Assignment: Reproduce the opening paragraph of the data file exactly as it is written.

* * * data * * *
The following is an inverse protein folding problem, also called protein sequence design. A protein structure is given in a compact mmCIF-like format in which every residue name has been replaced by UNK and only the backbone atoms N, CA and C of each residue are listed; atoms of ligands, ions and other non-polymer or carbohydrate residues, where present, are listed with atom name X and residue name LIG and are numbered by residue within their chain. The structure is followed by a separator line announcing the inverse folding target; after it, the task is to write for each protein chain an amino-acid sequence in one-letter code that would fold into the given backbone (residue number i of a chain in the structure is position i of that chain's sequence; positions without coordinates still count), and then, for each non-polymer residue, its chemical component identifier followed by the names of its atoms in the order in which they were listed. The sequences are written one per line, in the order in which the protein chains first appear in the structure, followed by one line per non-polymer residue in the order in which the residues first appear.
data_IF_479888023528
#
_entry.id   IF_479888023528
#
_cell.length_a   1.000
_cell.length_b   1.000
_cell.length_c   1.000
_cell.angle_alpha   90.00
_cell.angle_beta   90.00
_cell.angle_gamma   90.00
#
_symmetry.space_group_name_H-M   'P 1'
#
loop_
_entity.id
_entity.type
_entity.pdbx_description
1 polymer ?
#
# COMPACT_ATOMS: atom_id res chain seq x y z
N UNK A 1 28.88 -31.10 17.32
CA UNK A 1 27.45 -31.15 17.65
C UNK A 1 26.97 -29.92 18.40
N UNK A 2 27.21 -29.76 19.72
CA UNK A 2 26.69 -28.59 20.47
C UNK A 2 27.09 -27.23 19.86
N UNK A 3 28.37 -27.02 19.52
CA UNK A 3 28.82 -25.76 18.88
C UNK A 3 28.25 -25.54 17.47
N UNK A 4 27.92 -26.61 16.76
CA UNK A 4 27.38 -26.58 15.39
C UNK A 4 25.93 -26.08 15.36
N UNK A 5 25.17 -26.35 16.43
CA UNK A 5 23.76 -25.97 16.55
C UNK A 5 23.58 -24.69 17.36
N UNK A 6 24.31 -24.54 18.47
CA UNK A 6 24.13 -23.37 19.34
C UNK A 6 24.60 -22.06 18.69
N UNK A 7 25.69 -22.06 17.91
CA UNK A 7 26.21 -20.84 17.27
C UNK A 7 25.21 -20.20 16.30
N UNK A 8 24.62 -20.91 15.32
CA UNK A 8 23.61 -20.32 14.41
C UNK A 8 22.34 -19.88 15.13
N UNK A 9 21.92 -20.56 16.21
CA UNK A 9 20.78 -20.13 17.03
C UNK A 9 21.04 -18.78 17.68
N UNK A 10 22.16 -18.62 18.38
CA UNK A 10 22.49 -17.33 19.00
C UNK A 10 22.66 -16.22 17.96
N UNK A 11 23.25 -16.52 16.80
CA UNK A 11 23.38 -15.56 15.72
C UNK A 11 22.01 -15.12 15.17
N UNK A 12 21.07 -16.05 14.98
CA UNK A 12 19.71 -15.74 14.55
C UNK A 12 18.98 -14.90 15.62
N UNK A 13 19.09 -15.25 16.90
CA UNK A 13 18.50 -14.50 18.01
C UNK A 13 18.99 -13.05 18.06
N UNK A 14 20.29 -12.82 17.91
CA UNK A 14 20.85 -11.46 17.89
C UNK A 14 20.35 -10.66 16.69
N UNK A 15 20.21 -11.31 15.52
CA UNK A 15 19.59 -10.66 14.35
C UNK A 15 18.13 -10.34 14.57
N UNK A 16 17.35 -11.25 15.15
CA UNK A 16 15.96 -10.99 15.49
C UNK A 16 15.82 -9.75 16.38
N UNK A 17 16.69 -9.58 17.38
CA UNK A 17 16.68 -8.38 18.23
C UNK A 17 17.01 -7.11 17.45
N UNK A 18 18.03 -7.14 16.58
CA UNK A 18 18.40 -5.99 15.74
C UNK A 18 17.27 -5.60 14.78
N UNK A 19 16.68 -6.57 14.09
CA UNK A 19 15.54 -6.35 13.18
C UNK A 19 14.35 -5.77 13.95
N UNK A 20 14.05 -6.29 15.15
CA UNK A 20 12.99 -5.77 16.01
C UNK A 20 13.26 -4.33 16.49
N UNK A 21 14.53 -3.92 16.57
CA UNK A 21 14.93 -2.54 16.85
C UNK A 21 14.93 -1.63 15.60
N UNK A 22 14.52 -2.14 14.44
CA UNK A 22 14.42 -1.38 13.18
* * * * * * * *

The following is an inverse protein folding problem, also called protein sequence design. A protein structure is given in a compact mmCIF-like format in which every residue name has been replaced by UNK and only the backbone atoms N, CA and C of each residue are listed; atoms of ligands, ions and other non-polymer or carbohydrate residues, where present, are listed with atom name X and residue name LIG and are numbered by residue within their chain. The structure is followed by a separator line announcing the inverse folding target; after it, the task is to write for each protein chain an amino-acid sequence in one-letter code that would fold into the given backbone (residue number i of a chain in the structure is position i of that chain's sequence; positions without coordinates still count), and then, for each non-polymer residue, its chemical component identifier followed by the names of its atoms in the order in which they were listed. The sequences are written one per line, in the order in which the protein chains first appear in the structure, followed by one line per non-polymer residue in the order in which the residues first appear.